A metabolomic approach to understanding the metabolic link between obesity and diabetes

Seokjae Park, Krishna Chaitanya Sadanala, Eun Kyoung Kim

Research output: Contribution to journalArticlepeer-review

Abstract

Obesity and diabetes arise from an intricate interplay between both genetic and environmental factors. It is well recognized that obesity plays an important role in the development of insulin resistance and diabetes. Yet, the exact mechanism of the connection between obesity and diabetes is still not completely understood. Metabolomics is an analytical approach that aims to detect and quantify small metabolites. Recently, there has been an increased interest in the application of metabolomics to the identification of disease biomarkers, with a number of well-known biomarkers identified. Metabolomics is a potent approach to unravel the intricate relationships between metabolism, obesity and progression to diabetes and, at the same time, has potential as a clinical tool for risk evaluation and monitoring of disease. Moreover, metabolomics applications have revealed alterations in the levels of metabolites related to obesity-associated diabetes. This review focuses on the part that metabolomics has played in elucidating the roles of metabolites in the regulation of systemic metabolism relevant to obesity and diabetes. It also explains the possible metabolic relation and association between the two diseases. The metabolites with altered profiles in individual disorders and those that are specifically and similarly altered in both disorders are classified, categorized and summarized.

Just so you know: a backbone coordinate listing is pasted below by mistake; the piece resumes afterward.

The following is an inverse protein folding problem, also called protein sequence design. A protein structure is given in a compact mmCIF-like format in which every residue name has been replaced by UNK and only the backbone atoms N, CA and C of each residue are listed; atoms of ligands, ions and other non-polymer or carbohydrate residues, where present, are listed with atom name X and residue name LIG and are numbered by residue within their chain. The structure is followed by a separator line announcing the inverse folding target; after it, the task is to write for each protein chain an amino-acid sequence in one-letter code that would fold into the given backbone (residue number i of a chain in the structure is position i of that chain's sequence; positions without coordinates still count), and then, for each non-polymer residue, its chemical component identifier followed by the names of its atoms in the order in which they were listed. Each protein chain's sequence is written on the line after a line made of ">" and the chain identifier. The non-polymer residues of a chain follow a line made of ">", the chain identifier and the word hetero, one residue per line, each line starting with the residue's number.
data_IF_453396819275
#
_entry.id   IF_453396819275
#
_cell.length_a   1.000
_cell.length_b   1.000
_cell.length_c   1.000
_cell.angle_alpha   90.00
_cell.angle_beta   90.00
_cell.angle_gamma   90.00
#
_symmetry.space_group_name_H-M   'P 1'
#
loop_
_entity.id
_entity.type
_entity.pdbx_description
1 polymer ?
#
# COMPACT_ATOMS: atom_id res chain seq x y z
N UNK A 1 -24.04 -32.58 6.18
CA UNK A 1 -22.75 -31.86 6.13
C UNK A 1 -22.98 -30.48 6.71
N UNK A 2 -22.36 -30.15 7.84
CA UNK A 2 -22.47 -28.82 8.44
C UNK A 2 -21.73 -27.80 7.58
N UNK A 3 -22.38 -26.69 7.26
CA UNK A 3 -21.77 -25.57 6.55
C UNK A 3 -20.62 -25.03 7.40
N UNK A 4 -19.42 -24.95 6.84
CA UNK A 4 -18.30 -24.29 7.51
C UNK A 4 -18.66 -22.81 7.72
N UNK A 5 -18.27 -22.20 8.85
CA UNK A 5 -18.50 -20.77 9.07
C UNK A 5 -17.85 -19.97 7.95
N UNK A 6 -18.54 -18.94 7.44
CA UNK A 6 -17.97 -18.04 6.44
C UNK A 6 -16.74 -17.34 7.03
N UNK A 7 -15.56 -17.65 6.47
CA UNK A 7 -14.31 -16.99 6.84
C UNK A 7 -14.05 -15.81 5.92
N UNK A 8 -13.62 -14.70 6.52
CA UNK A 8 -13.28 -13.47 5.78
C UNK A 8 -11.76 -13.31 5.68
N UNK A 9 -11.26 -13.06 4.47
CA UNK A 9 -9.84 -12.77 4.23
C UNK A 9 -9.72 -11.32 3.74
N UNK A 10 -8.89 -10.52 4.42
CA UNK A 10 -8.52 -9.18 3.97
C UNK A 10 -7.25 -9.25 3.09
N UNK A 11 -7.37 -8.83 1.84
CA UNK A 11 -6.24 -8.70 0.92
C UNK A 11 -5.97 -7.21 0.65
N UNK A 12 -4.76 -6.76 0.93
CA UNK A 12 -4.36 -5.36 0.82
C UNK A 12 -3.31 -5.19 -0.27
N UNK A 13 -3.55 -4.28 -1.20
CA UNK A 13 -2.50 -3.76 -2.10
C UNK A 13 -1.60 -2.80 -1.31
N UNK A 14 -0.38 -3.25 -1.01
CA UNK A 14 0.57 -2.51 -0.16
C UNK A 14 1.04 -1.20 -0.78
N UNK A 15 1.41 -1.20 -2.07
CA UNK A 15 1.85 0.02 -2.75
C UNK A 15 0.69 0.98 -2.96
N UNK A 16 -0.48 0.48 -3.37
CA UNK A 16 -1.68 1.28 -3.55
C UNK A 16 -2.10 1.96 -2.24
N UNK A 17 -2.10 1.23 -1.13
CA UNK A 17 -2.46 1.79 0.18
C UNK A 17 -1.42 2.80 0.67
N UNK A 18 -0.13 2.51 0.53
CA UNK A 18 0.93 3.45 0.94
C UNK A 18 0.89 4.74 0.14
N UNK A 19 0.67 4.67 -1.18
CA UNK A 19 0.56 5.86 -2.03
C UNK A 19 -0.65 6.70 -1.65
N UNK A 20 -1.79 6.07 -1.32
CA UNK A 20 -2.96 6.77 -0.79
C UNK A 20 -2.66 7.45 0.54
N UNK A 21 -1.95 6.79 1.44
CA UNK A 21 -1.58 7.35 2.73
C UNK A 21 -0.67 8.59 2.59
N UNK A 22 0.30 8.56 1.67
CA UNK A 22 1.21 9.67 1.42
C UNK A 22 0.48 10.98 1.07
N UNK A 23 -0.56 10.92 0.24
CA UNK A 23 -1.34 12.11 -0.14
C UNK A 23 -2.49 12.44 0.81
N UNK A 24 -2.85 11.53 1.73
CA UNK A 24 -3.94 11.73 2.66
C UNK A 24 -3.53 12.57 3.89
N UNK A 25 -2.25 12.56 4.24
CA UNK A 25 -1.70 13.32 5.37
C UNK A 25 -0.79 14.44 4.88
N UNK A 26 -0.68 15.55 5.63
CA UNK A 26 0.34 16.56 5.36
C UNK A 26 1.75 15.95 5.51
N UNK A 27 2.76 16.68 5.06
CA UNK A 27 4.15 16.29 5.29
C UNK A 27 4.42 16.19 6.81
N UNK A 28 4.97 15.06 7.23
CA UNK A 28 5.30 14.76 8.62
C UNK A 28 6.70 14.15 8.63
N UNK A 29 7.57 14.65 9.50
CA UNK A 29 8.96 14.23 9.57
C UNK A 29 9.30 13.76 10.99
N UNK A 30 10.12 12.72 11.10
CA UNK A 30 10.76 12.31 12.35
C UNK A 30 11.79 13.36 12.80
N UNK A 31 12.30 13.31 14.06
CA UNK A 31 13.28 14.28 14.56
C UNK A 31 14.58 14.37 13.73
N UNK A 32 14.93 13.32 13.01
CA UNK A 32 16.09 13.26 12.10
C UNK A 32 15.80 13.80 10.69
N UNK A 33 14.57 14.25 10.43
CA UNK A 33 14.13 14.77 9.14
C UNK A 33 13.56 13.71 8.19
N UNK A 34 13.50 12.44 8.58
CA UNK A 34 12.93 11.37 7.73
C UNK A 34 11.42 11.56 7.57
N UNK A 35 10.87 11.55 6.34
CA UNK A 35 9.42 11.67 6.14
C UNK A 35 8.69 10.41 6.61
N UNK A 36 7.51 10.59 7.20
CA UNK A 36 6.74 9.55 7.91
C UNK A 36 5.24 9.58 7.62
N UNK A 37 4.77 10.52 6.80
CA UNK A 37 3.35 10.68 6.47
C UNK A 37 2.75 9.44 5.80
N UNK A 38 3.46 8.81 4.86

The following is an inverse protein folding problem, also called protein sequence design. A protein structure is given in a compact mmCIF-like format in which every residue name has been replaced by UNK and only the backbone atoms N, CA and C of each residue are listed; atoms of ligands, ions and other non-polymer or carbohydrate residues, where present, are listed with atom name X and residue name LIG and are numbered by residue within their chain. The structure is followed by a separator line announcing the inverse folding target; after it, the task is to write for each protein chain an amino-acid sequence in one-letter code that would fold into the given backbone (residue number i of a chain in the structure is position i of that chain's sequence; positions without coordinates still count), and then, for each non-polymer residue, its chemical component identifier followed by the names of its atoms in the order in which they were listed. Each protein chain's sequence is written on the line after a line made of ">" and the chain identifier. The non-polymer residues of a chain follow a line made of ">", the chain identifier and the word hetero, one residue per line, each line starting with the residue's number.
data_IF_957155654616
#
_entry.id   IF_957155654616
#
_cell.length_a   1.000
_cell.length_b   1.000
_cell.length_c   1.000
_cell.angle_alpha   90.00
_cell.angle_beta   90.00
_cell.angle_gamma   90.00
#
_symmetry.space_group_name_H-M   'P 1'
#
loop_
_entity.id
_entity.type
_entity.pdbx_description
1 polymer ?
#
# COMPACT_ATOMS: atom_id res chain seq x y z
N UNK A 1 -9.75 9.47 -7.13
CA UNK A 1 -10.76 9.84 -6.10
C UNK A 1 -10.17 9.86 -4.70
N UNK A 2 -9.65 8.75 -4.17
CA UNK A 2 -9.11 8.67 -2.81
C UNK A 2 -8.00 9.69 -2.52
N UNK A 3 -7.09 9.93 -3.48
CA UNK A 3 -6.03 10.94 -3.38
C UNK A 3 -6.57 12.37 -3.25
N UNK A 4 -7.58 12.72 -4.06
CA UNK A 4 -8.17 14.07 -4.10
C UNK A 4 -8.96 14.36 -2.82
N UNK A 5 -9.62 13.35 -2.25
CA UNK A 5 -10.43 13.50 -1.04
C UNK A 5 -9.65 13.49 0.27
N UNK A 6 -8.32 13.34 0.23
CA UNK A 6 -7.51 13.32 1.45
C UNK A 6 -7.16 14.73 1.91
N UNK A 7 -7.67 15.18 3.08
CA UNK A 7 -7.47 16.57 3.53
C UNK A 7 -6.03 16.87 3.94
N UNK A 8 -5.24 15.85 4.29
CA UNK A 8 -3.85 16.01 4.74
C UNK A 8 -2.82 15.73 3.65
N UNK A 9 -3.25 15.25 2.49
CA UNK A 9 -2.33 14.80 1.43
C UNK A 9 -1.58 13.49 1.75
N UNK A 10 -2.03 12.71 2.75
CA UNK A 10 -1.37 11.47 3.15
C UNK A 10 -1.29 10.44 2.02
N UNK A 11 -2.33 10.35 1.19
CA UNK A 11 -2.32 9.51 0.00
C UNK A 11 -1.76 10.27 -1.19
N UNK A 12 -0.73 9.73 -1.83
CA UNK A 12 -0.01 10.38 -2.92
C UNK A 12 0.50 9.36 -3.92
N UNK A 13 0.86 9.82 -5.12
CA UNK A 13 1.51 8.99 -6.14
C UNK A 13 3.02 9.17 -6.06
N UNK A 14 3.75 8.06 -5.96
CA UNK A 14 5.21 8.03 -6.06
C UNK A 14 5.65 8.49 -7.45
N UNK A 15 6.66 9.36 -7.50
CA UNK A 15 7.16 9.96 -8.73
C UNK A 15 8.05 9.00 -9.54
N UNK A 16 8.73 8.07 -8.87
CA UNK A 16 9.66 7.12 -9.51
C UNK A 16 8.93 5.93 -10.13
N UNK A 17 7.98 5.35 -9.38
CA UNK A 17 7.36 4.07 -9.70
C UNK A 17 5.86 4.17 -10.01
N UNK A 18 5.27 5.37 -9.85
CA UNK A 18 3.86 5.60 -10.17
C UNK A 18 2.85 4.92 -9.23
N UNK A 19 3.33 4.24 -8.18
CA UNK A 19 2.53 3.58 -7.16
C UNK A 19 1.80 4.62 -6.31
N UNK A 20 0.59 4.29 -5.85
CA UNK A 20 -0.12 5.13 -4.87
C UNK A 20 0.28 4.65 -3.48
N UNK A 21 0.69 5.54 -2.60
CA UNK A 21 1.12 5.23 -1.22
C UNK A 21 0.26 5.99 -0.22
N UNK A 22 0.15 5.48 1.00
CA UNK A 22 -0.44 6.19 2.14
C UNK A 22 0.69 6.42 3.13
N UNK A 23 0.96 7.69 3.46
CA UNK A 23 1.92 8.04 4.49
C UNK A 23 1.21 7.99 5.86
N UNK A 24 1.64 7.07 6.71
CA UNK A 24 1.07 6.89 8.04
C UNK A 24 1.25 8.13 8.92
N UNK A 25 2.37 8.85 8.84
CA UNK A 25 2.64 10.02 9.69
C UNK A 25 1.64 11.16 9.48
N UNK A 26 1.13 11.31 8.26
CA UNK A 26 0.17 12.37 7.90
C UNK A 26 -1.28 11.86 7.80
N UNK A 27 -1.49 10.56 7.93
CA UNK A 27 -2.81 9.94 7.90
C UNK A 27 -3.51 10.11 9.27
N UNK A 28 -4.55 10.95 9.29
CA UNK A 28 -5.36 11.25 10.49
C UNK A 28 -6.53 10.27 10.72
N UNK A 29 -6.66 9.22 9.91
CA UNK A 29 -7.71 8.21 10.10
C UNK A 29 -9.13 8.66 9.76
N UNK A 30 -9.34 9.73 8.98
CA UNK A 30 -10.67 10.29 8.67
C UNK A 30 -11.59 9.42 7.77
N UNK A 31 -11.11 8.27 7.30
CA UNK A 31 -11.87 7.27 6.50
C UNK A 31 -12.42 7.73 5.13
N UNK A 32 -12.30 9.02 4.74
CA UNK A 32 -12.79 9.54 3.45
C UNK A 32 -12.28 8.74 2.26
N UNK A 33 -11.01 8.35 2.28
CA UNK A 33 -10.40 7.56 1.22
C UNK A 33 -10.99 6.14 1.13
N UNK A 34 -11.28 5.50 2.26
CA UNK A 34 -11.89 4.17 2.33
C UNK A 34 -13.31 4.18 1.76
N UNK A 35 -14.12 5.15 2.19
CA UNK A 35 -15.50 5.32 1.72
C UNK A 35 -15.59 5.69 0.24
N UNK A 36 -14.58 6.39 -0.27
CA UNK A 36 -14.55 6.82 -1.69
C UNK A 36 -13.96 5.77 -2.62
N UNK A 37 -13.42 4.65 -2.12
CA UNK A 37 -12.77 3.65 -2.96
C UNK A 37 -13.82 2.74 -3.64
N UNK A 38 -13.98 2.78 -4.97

Original languageEnglish (US)
Pages (from-to)587-596
Number of pages10
JournalMolecules and Cells
Volume38
Issue number7
DOIs
StatePublished - 2014
Externally publishedYes

Keywords

  • Biomarkers
  • Diabetes
  • Metabolites
  • Metabolomics
  • Obesity

ASJC Scopus subject areas

  • Molecular Biology
  • Cell Biology

Fingerprint

Dive into the research topics of 'A metabolomic approach to understanding the metabolic link between obesity and diabetes'. Together they form a unique fingerprint.

Cite this